- While many enthusiasts spend inordinate amounts of time chasing down the best deal, digging through the dark corners of the internet, local antique shops and estate sales, and are ok fixing things up themselves... a lot of others would like to just know what a clean example is worth from a reputable source - that's what these are. Think of them as the price you would expect to pay if you saw one of these under the glass at your favorite local watch shop.
- All values assume OEM parts or all original examples. After market dials, mismatched bracelets etc will reduce the value, in some cases substantially. For example a non-original bracelet can reduce the overall value by 10-20%, a non-original dial may reduce resale value by 80% or more.
- Finally, gold-tone variations (these are not gold plated, but rather gold colored base metal) command a much lower resale value, from 50% to 80% less than equivalent examples in stainless steel.
|Description and Value
A perfect original (NOS) that has been professionally serviced and where all components are functioning as new; also a watch that has been restored to current maximum professional standards of quality in every area, showing no signs of wear; a 95-plus point show piece that isn't worn.
Well-restored or a combination of superior restoration and excellent original, where any replacement parts are strictly OEM; also, an extremely well-maintained original showing very minimal wear, or NOS that has not been professionally serviced.
Completely operable original or "older restoration" showing wear; also, a good amateur restoration, all presentable and serviceable inside and out. Plus combinations of well-done restoration and good operable components or a partially restored watch with all parts necessary to complete a restoration and / or valuable NOS parts.
A wearable watch needing no work to be functional; also, a deteriorated restoration or a poor amateur restoration. All components may need restoration to be "excellent", but the watch is usable "as is".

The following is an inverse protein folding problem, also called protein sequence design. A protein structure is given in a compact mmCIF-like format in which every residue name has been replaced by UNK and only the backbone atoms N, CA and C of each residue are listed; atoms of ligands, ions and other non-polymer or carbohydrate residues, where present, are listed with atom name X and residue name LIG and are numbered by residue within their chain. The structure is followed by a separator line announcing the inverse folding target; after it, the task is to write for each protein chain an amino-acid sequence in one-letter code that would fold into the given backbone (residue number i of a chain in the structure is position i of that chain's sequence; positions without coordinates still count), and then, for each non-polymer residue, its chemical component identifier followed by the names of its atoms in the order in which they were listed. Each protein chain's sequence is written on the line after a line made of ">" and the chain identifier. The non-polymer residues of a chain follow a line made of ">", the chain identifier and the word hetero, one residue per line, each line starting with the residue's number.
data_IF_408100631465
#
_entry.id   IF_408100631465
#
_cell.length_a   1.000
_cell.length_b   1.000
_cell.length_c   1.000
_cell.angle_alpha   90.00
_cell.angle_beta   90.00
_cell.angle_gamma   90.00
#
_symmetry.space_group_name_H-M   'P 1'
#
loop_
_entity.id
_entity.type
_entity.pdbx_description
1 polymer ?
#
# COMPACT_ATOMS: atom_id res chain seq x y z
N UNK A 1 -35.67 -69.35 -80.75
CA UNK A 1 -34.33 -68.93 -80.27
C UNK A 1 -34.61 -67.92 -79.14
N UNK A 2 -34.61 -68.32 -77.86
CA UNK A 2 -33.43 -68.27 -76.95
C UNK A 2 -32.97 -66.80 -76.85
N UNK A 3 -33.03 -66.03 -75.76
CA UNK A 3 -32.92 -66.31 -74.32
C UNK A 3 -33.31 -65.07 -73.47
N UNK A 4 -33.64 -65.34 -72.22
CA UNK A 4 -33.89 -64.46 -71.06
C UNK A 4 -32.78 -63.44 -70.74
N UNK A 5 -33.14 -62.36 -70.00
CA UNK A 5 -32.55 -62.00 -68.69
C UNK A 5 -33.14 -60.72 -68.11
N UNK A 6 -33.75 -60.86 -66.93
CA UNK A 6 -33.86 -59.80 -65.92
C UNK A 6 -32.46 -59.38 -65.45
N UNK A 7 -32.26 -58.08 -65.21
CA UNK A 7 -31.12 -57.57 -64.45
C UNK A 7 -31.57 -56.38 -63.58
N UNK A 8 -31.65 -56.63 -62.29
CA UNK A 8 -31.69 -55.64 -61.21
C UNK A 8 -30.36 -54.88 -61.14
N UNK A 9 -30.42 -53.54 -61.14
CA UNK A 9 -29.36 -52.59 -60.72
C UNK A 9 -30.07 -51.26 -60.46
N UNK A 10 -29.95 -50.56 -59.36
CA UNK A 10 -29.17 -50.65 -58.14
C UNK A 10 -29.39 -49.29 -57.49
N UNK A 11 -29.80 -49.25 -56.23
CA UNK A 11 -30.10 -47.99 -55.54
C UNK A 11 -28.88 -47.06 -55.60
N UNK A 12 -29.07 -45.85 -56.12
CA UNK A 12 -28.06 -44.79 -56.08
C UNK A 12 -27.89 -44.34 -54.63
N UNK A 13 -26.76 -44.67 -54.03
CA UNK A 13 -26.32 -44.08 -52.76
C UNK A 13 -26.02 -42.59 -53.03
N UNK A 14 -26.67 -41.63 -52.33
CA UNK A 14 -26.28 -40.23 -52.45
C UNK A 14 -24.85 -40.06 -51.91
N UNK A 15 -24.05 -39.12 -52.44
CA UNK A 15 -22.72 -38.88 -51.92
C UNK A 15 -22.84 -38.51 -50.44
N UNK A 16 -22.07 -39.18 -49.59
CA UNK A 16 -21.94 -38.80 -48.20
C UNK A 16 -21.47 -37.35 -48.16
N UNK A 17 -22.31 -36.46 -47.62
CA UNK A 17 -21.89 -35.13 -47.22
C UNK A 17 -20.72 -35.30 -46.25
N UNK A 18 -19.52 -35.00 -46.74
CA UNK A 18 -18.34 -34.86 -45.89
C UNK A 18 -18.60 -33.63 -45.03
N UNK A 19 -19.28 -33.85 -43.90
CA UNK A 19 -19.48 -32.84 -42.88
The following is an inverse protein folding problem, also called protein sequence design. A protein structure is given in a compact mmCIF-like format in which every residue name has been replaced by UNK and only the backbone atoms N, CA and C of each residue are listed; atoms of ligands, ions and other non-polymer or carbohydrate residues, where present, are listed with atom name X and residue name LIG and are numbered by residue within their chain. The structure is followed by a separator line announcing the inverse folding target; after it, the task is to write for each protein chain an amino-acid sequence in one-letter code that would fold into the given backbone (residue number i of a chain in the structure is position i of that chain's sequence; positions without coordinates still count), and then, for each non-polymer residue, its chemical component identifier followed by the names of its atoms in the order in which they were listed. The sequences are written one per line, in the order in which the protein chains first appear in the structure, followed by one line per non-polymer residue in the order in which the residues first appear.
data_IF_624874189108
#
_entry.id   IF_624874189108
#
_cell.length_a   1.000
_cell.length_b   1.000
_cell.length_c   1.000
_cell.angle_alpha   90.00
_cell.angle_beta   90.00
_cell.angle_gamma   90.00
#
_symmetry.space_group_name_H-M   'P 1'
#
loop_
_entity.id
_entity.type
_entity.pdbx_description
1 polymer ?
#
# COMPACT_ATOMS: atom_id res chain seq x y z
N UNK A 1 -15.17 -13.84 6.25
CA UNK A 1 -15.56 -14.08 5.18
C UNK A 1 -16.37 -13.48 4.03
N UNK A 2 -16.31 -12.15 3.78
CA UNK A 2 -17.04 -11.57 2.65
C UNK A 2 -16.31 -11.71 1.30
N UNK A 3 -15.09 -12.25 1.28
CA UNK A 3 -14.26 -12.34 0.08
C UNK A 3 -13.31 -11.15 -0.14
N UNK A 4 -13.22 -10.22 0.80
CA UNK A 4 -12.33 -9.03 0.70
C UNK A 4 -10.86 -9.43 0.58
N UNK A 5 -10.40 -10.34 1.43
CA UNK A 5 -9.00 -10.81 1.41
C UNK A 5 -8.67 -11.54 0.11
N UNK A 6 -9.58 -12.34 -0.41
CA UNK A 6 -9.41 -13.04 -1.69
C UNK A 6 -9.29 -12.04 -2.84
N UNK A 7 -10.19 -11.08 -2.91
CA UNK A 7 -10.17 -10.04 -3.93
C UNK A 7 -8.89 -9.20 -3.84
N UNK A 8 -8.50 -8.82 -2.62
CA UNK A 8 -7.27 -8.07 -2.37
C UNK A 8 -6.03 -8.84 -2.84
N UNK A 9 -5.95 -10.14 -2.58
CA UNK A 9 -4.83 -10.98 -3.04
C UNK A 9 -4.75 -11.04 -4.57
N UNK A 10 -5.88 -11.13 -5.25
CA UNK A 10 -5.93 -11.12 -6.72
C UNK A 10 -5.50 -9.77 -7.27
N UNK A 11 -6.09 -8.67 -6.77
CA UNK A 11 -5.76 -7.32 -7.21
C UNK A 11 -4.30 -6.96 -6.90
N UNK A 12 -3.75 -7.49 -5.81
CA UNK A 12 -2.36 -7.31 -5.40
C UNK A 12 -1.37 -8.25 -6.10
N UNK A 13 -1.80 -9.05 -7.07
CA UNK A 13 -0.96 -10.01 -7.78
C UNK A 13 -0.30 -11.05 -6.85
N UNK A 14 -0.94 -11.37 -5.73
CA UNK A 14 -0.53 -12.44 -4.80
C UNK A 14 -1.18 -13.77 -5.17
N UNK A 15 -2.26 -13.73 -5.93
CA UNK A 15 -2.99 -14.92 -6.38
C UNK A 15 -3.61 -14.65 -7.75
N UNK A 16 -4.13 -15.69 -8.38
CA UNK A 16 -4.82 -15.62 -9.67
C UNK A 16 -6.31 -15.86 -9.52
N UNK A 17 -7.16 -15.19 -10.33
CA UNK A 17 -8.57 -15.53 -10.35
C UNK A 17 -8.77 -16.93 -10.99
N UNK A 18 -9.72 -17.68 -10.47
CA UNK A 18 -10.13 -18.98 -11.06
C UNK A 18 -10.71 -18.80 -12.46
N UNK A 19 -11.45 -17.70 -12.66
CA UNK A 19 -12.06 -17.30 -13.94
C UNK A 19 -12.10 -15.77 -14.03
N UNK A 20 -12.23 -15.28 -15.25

Needs complete restoration; may or may not be running, but isn't rusted, wrecked or stripped to the point of being useful only for parts.
May or may not be running, but is weathered, wrecked and/or stripped to the point of being useful primarily for parts.
The Internet is littered with various documents about this watch. Here is a quick collection to save you some googling around.
Counterfeits and Copies of The Seiko A239
As the saying goes, imitation is the highest form of flattery. And the SEIKO A239 had quite a few admirers.
The Seiko World Time A239-50XX - The Atlas
All about the 3rd series of digital LCD world time watch from SEIKO, produced in 1979
Old Ad Scans: Seiko World Time A239-50XX
A small collection of ad and catalog scans of the SEIKO World Time A239-50XX
The Seiko World Time A358-500X - The Alarm
All about the 2nd series of digital LCD world time watch from SEIKO, produced in 1979
The Seiko World Time A718-5010 - The Frankenstein
All about the A718-5010 digital LCD world time watch from SEIKO, produced in 1984
The Seiko World Time A718-5030 - The John Cleese
All about the A718-5030 digital LCD world time watch from SEIKO, produced in 1984
Counterfeits and Copies of The Seiko M158 PAN AM
As the saying goes, imitation is the highest form of flattery. And the SEIKO M158 had quite a few admirers.
The Seiko World Time M158-500X - PAN AM
All about the 1st series of digital LCD world time watch from SEIKO, produced in 1977
Old Ad Scans: Seiko World Time M158-500X
A small collection of ad and catalog scans of the SEIKO World Time M158-500X
Authenticating The Seiko World Time M158-500X
Tips on confirming the originality of your Seiko World Time M158-5000 and M158-5009
Reference Cities - Changes over the Years
A history of changes to the Cities Dial Frames on SEIKO World Time digital watches from 1977 through 1988